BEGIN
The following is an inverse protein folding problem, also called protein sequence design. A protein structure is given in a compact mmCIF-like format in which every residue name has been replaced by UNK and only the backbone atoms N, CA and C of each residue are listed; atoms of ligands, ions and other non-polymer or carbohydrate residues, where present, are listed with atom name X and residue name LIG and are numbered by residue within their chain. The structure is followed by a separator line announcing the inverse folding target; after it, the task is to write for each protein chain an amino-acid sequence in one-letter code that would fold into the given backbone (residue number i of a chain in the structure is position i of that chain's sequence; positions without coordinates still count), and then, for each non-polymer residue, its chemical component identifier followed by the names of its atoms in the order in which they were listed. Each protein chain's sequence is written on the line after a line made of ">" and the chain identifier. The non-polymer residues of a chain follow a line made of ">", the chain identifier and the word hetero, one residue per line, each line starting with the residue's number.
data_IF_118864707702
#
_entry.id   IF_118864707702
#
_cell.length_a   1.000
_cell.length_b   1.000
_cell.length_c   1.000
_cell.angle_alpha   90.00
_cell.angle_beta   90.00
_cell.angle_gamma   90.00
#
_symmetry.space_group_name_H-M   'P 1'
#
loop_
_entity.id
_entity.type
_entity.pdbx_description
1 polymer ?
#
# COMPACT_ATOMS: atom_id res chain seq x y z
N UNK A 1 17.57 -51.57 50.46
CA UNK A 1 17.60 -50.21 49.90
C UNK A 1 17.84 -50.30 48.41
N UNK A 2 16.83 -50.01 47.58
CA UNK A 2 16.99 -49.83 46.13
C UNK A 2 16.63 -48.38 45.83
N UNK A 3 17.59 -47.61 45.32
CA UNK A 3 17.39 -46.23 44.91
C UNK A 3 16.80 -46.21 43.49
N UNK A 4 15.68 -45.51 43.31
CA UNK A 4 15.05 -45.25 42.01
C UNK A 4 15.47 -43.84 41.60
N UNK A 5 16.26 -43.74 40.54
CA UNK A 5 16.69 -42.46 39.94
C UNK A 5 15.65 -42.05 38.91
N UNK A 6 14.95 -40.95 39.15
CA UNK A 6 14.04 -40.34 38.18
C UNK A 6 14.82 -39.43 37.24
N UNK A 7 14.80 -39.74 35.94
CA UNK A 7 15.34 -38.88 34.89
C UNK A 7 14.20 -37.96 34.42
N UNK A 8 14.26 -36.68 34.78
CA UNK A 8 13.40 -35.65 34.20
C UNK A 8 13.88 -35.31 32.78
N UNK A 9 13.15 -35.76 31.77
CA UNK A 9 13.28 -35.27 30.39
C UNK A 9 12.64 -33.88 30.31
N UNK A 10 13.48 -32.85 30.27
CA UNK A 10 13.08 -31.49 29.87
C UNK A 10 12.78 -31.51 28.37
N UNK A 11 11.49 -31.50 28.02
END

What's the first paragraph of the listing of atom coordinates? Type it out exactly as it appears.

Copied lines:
The following is an inverse protein folding problem, also called protein sequence design. A protein structure is given in a compact mmCIF-like format in which every residue name has been replaced by UNK and only the backbone atoms N, CA and C of each residue are listed; atoms of ligands, ions and other non-polymer or carbohydrate residues, where present, are listed with atom name X and residue name LIG and are numbered by residue within their chain. The structure is followed by a separator line announcing the inverse folding target; after it, the task is to write for each protein chain an amino-acid sequence in one-letter code that would fold into the given backbone (residue number i of a chain in the structure is position i of that chain's sequence; positions without coordinates still count), and then, for each non-polymer residue, its chemical component identifier followed by the names of its atoms in the order in which they were listed. Each protein chain's sequence is written on the line after a line made of ">" and the chain identifier. The non-polymer residues of a chain follow a line made of ">", the chain identifier and the word hetero, one residue per line, each line starting with the residue's number.